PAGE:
Entries will no longer be sold on a first-come-first-serve basis. In a bid to take the “rush and panic” out of the entry process, organisers have switched to a random ballot system.
Last year, places in the world’s biggest timed cycling event were snapped up in a record eight hours.
The decision to turn the process into a lottery is nothing new, at least not internationally. The London Marathon is just one of the world’s many big events that handles the entry process this way.
However, it has been met with mixed reactions.
Some, especially those looking to complete a succession of tours, fear they will miss out on their hot streak. Others, who have missed their chance in the past to take part because of payment processing issues, slow internet connections, or poor timing, are celebrating the chance to finally nail down a place.
Cycling trainer Elton Davids said: “I think it’s a great idea, a lot of thought has been put into it. And yes, there will be positive and negative responses to it but, at the end of the day, the possibility of more people, new people, taking part in it can only be a victory.”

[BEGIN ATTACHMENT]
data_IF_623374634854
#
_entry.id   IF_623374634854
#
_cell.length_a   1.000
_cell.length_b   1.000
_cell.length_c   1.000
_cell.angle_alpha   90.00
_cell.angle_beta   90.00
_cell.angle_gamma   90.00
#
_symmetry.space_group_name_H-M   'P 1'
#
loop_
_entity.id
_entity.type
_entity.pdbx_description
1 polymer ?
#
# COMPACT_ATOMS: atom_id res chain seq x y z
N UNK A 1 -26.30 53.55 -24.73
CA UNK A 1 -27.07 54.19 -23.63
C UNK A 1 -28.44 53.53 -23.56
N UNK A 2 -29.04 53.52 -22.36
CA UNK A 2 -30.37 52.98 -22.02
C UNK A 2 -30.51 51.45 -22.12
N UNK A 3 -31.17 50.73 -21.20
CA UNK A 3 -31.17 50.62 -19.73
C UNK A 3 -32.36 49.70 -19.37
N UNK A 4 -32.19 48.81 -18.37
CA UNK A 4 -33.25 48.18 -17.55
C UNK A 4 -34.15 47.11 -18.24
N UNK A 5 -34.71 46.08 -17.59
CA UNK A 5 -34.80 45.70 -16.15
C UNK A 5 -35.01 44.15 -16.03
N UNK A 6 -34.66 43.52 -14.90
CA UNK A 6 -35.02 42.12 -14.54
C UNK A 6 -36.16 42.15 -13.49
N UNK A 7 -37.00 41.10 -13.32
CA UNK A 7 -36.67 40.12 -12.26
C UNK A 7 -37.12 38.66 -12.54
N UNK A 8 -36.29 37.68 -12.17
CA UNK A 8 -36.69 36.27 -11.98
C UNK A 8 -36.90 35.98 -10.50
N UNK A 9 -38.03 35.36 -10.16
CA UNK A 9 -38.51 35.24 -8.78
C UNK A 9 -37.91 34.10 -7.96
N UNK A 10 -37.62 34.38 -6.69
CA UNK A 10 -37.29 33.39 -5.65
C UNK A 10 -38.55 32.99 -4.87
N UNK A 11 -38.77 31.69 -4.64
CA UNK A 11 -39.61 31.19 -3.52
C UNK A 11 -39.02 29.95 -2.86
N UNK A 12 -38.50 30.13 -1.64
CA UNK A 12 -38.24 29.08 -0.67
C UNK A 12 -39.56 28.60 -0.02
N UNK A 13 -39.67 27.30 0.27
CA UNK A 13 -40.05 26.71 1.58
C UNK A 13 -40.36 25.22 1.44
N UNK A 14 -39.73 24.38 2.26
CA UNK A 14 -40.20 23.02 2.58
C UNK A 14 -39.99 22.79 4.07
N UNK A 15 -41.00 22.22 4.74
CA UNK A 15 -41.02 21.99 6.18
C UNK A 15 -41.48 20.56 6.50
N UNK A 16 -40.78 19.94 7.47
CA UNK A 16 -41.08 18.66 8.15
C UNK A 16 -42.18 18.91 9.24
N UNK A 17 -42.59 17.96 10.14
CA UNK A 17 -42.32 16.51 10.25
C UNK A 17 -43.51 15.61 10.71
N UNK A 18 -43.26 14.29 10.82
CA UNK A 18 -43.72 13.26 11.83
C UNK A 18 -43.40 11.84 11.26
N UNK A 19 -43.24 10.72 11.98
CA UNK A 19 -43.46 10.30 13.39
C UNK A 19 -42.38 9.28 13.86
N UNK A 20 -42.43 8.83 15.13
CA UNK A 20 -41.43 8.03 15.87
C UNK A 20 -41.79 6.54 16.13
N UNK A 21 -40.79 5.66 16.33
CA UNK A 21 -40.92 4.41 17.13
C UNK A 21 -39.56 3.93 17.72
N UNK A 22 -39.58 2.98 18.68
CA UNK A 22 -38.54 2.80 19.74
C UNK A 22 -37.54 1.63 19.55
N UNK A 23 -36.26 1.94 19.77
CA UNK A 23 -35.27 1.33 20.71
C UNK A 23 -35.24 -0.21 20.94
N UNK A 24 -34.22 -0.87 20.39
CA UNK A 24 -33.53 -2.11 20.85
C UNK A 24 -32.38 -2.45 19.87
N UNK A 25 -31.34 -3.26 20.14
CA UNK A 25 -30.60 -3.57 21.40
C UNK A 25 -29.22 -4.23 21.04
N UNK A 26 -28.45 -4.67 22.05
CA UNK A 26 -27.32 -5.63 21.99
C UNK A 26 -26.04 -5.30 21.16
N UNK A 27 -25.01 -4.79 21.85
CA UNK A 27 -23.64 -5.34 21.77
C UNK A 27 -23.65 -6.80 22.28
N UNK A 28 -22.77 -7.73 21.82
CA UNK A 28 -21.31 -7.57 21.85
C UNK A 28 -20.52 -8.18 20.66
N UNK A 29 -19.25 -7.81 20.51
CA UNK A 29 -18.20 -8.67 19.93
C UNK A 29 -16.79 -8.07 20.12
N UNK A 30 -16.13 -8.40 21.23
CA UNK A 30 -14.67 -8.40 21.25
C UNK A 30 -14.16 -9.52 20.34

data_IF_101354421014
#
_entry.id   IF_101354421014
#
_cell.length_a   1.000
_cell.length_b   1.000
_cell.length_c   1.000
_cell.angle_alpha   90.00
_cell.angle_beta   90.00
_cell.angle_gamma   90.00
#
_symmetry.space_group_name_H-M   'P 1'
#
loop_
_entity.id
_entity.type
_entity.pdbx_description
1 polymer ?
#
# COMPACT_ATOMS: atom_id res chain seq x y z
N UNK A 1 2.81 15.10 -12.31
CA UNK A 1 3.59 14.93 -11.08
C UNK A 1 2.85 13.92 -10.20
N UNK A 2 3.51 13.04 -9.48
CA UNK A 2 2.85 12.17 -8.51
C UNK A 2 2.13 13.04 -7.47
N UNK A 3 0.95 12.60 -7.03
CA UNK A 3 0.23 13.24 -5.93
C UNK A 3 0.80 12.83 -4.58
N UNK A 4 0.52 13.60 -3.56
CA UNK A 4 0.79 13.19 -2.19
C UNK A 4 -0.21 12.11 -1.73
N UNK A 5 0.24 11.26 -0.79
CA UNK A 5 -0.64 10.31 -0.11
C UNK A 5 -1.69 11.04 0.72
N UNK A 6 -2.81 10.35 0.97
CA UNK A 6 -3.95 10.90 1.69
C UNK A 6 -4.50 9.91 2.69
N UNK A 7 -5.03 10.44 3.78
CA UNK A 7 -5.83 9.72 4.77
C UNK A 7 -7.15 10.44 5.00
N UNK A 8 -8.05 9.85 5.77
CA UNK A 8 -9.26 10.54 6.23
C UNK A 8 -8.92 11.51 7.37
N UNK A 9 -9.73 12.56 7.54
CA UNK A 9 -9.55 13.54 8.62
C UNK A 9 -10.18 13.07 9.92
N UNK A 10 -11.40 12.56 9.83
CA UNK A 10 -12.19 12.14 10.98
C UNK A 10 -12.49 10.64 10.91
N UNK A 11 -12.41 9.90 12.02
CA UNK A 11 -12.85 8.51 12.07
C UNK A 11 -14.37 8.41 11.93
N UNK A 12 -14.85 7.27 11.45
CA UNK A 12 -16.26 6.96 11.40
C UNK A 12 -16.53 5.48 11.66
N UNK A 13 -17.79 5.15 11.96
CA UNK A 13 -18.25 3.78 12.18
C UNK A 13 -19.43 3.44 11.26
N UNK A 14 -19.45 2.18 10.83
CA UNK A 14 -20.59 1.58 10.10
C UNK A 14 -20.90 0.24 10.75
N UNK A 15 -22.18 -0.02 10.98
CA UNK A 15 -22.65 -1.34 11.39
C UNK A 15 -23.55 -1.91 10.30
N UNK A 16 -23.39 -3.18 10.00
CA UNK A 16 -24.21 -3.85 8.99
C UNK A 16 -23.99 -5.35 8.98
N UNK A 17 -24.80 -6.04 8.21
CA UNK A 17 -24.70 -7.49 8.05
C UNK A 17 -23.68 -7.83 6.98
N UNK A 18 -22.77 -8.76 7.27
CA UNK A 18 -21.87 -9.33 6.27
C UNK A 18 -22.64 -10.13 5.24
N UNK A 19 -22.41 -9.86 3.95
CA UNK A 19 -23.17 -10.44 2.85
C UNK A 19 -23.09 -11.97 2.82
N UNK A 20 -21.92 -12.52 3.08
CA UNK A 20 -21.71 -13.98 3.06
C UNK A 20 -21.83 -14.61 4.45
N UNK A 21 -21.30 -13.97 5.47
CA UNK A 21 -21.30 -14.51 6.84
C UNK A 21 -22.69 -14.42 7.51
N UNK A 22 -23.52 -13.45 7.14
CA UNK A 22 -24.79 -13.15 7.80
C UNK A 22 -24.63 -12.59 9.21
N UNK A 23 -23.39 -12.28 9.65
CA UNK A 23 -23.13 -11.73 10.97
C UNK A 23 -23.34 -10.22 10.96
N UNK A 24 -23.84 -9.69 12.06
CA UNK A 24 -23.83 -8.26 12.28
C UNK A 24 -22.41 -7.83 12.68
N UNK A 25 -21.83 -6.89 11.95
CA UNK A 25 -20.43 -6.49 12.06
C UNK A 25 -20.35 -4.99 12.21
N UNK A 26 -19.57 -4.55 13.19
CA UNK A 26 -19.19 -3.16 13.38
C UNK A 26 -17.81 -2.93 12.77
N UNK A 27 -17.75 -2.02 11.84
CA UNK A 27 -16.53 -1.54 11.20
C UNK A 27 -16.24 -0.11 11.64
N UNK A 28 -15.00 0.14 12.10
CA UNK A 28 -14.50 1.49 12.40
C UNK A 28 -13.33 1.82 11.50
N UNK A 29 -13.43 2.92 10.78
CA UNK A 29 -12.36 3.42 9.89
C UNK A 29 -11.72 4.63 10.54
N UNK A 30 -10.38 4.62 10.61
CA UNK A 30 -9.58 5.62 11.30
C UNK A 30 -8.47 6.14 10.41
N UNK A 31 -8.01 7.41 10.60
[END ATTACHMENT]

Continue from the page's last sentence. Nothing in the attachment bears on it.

During a press conference held at the Cullinan Hotel yesterday, Cape Town Cycle Tour Trust director David Bellairs revealed that the change issomething the organisers had analysed extensively following last year’s record sales for the Cycle Tour’s 2015 edition.
“We wanted to take the rush and panic out of entering the race, and we feel we have found asolution.”
The new system will be a three-stage process. It begins on September 9 where riders will be able to register for the event, which is sponsored by the Cape Argus, Pick n Pay and Momentum. The free registration represents an interest to take part and will not ensure entry. This registration period closes on September 25.
During the following week, the randomly-selected successful applicants will receive confirmation e-mails and be given until October 26 to secure their entry by paying the R470 entry fee.
“We want to avoid thousands of applicants rushing to be first in line as the entry portal opens, and being disappointed when they sell out in a matter of hours,” saidBellairs.
He said the intention was to create a fairer system, in line with international best practice. There are 27 000 places available through the general ballot system. A further 5 000 will be handed out to the Pedal Power Association’s members at random, and another 7 000 allocated to charity groups.
“The implementation of this new system is the best way forward for the Cape Town Cycle Tour.”
But not everyone is happy.
Janet Moss, 63, who has done the Cycle Tour 32 times, told the Cape Argus she felt that veterans of the event deserved to secure their places. The rider has been taking part since the early days of the race.
“So, it will be luck of the draw if I get to take part in my 20th in a row?” wrote a user on local cycling forum TheHubSA. - Cape Argus
Original source: Change to entry process for Cycle Tour